Materialist or Ethicist? Exploring the Complexities Behind Design Costs
Beth Marie Miller, Seattle Pacific University
Interior design students are highly motivated to be an integral part of the solution to many of our world’s problems in the built environment, but are confronted with the financial burden of responsible design. Often they become discouraged, sometimes influenced by the ideology that seemingly requires all design solutions to be cheap in order to be ethical. On the other hand, students question the responsible design with the more complex ethical dilemma of a market-driven economy and its interplay with the obligation to design and build responsible, enlivening, morally sound practice. This presentation will clarify the issues surrounding this quandary and study the relationships between position, cost, and potential rewards of society.
John, Prisoner of Patmos, and Mass Incarceration
Don Thorsen, Azusa Pacific University
Although the book of Revelation touches upon a variety of Christian themes—past, present, and future—it castigates the kinds of injustice in the world that undeservedly imprison people for political and sociocultural reasons, rather than for justifiable reasons of criminality. Revelation champions the overcoming of injustice, emphasizing the work of God as well as Christians and churches in promoting God’s righteous reign. This presentation will begin by talking about the context of the book of Revelation and relate the context to God’s role in implementing the revelation to John and our role as individual Christians and as corporate churches in promoting in this day and age the righteous reign of God.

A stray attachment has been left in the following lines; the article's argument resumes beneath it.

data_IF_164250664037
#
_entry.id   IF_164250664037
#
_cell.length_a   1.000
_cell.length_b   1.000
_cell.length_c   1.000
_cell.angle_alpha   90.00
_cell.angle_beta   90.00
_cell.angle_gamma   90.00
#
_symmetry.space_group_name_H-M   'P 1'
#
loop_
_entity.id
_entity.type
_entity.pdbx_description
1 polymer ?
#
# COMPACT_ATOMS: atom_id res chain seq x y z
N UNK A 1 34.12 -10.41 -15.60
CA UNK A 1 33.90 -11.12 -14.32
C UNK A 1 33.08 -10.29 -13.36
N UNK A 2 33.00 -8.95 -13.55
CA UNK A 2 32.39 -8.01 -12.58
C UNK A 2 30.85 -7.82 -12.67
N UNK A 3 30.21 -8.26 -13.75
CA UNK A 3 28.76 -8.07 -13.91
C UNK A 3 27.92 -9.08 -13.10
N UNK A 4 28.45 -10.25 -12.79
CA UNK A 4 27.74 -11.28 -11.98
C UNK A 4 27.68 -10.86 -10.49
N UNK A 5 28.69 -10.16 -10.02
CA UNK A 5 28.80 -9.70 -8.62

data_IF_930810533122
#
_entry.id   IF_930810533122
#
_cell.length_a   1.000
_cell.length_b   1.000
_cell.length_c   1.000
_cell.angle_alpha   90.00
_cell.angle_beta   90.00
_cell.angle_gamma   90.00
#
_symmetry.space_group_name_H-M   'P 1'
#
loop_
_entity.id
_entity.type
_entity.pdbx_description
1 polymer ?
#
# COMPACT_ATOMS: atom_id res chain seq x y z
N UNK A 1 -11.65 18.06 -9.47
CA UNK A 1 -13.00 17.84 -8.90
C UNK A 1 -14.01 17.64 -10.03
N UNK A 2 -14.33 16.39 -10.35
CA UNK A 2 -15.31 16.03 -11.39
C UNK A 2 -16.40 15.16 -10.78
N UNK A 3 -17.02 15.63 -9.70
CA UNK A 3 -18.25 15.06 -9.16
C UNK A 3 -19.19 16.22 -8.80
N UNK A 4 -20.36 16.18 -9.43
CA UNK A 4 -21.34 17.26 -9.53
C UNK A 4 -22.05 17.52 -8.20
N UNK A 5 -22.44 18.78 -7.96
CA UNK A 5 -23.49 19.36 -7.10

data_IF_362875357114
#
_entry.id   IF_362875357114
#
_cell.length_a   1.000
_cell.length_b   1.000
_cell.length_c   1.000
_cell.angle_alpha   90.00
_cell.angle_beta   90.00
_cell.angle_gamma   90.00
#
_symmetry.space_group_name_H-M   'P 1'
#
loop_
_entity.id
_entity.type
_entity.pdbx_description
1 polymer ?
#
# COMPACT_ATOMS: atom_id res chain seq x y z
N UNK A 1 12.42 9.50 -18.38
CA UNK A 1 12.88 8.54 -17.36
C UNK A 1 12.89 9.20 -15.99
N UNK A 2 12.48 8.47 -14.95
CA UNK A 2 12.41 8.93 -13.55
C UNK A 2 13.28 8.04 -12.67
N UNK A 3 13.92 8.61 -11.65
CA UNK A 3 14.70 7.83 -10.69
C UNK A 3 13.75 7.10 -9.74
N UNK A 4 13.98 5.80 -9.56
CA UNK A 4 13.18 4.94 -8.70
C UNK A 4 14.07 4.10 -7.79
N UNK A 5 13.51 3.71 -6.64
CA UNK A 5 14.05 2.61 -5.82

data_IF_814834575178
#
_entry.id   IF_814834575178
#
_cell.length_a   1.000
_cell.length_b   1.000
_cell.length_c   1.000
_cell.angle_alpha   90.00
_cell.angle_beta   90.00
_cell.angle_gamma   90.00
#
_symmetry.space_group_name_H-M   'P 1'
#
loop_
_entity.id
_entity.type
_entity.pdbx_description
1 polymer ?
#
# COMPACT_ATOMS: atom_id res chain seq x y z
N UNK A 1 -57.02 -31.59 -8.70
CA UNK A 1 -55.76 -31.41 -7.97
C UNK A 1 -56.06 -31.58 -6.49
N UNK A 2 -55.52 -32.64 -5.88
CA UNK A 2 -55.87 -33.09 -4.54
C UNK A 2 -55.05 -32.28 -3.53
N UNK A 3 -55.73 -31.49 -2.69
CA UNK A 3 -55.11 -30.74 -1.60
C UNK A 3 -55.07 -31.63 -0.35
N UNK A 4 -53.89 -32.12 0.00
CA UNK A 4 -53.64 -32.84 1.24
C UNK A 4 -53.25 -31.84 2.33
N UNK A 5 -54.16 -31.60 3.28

Rewriting the Biblical Psalms: Ernesto Cardenal’s Salmos and the Ethics of Imprecation
Robert Baah, Seattle Pacific University
Ernesto Cardenal’s imprecatory psalms raise serious ethical issues. Asking and answering the initial questions as well as the alternative ones yields options for understanding these psalms: Are the imprecatory psalms the result of the poet’s frustration with social evils that seem to have no solution in sight? Alternatively, do they constitute a sincere desire on the part of the poet to see the purveyors of evil harmed in one way or the other? Are the psalms meant to incite the oppressed against their oppressors? Alternatively, are they intended only to draw attention to the social sins that plague the community of persons in which the poet lives? This presentation will examine some helpful ways to understand this type of psalm.